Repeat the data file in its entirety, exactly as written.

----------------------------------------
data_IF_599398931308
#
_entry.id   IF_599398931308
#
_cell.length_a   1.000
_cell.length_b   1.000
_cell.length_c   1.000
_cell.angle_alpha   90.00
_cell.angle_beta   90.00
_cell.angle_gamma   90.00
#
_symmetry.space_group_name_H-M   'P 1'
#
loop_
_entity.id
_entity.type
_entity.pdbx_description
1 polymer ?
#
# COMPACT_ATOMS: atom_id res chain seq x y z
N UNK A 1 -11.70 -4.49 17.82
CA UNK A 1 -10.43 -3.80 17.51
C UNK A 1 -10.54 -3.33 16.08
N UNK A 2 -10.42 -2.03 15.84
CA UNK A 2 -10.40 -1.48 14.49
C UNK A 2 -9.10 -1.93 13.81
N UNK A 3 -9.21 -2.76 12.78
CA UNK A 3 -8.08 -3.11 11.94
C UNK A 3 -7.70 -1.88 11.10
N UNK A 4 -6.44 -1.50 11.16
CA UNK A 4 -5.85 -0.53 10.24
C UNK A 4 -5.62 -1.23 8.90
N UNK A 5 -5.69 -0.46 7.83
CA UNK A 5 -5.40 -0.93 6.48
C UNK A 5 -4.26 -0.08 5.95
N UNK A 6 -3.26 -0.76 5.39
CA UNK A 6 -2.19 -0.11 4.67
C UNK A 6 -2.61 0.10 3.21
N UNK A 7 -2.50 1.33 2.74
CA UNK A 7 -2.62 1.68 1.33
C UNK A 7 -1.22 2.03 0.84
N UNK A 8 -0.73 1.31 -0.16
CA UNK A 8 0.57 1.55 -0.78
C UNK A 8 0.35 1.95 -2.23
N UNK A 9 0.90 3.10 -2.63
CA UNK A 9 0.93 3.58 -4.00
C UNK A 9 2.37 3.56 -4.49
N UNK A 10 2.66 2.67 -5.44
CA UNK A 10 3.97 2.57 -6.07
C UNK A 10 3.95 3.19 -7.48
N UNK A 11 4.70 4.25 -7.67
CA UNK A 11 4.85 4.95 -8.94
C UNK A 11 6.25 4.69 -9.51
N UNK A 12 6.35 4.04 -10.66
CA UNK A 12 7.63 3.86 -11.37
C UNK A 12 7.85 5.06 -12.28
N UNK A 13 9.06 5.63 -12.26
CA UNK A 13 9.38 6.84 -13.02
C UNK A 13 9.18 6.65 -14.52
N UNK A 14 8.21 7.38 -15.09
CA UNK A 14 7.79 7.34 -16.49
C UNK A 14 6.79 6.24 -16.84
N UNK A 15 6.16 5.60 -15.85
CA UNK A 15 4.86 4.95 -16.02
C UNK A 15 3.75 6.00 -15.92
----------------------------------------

data_IF_599398931308
#
_entry.id   IF_599398931308
#
_cell.length_a   1.000
_cell.length_b   1.000
_cell.length_c   1.000
_cell.angle_alpha   90.00
_cell.angle_beta   90.00
_cell.angle_gamma   90.00
#
_symmetry.space_group_name_H-M   'P 1'
#
loop_
_entity.id
_entity.type
_entity.pdbx_description
1 polymer ?
#
# COMPACT_ATOMS: atom_id res chain seq x y z
N UNK A 1 -11.70 -4.49 17.82
CA UNK A 1 -10.43 -3.80 17.51
C UNK A 1 -10.54 -3.33 16.08
N UNK A 2 -10.42 -2.03 15.84
CA UNK A 2 -10.40 -1.48 14.49
C UNK A 2 -9.10 -1.93 13.81
N UNK A 3 -9.21 -2.76 12.78
CA UNK A 3 -8.08 -3.11 11.94
C UNK A 3 -7.70 -1.88 11.10
N UNK A 4 -6.44 -1.50 11.16
CA UNK A 4 -5.85 -0.53 10.24
C UNK A 4 -5.62 -1.23 8.90
N UNK A 5 -5.69 -0.46 7.83
CA UNK A 5 -5.40 -0.93 6.48
C UNK A 5 -4.26 -0.08 5.95
N UNK A 6 -3.26 -0.76 5.39
CA UNK A 6 -2.19 -0.11 4.67
C UNK A 6 -2.61 0.10 3.21
N UNK A 7 -2.50 1.33 2.74
CA UNK A 7 -2.62 1.68 1.33
C UNK A 7 -1.22 2.03 0.84
N UNK A 8 -0.73 1.31 -0.16
CA UNK A 8 0.57 1.55 -0.78
C UNK A 8 0.35 1.95 -2.23
N UNK A 9 0.90 3.10 -2.63
CA UNK A 9 0.93 3.58 -4.00
C UNK A 9 2.37 3.56 -4.49
N UNK A 10 2.66 2.67 -5.44
CA UNK A 10 3.97 2.57 -6.07
C UNK A 10 3.95 3.19 -7.48
N UNK A 11 4.70 4.25 -7.67
CA UNK A 11 4.85 4.95 -8.94
C UNK A 11 6.25 4.69 -9.51
N UNK A 12 6.35 4.04 -10.66
CA UNK A 12 7.63 3.86 -11.37
C UNK A 12 7.85 5.06 -12.28
N UNK A 13 9.06 5.63 -12.26
CA UNK A 13 9.38 6.84 -13.02
C UNK A 13 9.18 6.65 -14.52
N UNK A 14 8.21 7.38 -15.09
CA UNK A 14 7.79 7.34 -16.49
C UNK A 14 6.79 6.24 -16.84
N UNK A 15 6.16 5.60 -15.85
CA UNK A 15 4.86 4.95 -16.02
C UNK A 15 3.75 6.00 -15.92